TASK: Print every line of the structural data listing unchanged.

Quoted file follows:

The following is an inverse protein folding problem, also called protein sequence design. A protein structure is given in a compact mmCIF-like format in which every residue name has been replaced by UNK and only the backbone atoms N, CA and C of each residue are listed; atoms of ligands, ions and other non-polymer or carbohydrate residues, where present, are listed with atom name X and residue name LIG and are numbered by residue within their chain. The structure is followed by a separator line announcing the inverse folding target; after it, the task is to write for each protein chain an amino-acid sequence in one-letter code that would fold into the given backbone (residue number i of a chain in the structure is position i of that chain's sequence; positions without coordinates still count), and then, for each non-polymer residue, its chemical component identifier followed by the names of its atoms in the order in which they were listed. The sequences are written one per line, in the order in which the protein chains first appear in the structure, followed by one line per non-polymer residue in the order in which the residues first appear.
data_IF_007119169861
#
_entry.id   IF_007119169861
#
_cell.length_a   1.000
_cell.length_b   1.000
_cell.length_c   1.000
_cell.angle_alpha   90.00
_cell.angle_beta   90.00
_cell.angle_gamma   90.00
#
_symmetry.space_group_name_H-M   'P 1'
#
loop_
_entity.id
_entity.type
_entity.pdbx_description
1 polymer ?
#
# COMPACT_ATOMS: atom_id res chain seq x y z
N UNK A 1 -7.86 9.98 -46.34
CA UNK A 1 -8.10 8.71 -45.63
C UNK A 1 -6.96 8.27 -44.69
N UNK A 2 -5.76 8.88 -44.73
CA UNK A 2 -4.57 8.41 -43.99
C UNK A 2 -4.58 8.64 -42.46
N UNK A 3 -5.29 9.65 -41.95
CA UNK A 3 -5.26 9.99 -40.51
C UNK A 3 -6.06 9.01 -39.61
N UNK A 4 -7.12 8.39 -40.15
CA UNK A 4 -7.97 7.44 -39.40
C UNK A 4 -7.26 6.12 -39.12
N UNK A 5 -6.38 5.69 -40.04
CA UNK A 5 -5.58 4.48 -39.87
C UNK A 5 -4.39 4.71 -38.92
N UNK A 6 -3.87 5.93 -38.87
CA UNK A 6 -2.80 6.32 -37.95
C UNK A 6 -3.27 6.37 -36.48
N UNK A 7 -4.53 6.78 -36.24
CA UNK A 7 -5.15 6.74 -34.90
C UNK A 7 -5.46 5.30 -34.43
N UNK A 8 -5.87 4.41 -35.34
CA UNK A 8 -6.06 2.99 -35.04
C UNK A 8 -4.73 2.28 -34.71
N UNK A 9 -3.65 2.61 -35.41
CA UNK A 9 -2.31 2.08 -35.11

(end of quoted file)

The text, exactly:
The following is an inverse protein folding problem, also called protein sequence design. A protein structure is given in a compact mmCIF-like format in which every residue name has been replaced by UNK and only the backbone atoms N, CA and C of each residue are listed; atoms of ligands, ions and other non-polymer or carbohydrate residues, where present, are listed with atom name X and residue name LIG and are numbered by residue within their chain. The structure is followed by a separator line announcing the inverse folding target; after it, the task is to write for each protein chain an amino-acid sequence in one-letter code that would fold into the given backbone (residue number i of a chain in the structure is position i of that chain's sequence; positions without coordinates still count), and then, for each non-polymer residue, its chemical component identifier followed by the names of its atoms in the order in which they were listed. The sequences are written one per line, in the order in which the protein chains first appear in the structure, followed by one line per non-polymer residue in the order in which the residues first appear.
data_IF_007119169861
#
_entry.id   IF_007119169861
#
_cell.length_a   1.000
_cell.length_b   1.000
_cell.length_c   1.000
_cell.angle_alpha   90.00
_cell.angle_beta   90.00
_cell.angle_gamma   90.00
#
_symmetry.space_group_name_H-M   'P 1'
#
loop_
_entity.id
_entity.type
_entity.pdbx_description
1 polymer ?
#
# COMPACT_ATOMS: atom_id res chain seq x y z
N UNK A 1 -7.86 9.98 -46.34
CA UNK A 1 -8.10 8.71 -45.63
C UNK A 1 -6.96 8.27 -44.69
N UNK A 2 -5.76 8.88 -44.73
CA UNK A 2 -4.57 8.41 -43.99
C UNK A 2 -4.58 8.64 -42.46
N UNK A 3 -5.29 9.65 -41.95
CA UNK A 3 -5.26 9.99 -40.51
C UNK A 3 -6.06 9.01 -39.61
N UNK A 4 -7.12 8.39 -40.15
CA UNK A 4 -7.97 7.44 -39.40
C UNK A 4 -7.26 6.12 -39.12
N UNK A 5 -6.38 5.69 -40.04
CA UNK A 5 -5.58 4.48 -39.87
C UNK A 5 -4.39 4.71 -38.92
N UNK A 6 -3.87 5.93 -38.87
CA UNK A 6 -2.80 6.32 -37.95
C UNK A 6 -3.27 6.37 -36.48
N UNK A 7 -4.53 6.78 -36.24
CA UNK A 7 -5.15 6.74 -34.90
C UNK A 7 -5.46 5.30 -34.43
N UNK A 8 -5.87 4.41 -35.34
CA UNK A 8 -6.06 2.99 -35.04
C UNK A 8 -4.73 2.28 -34.71
N UNK A 9 -3.65 2.61 -35.41
CA UNK A 9 -2.31 2.08 -35.11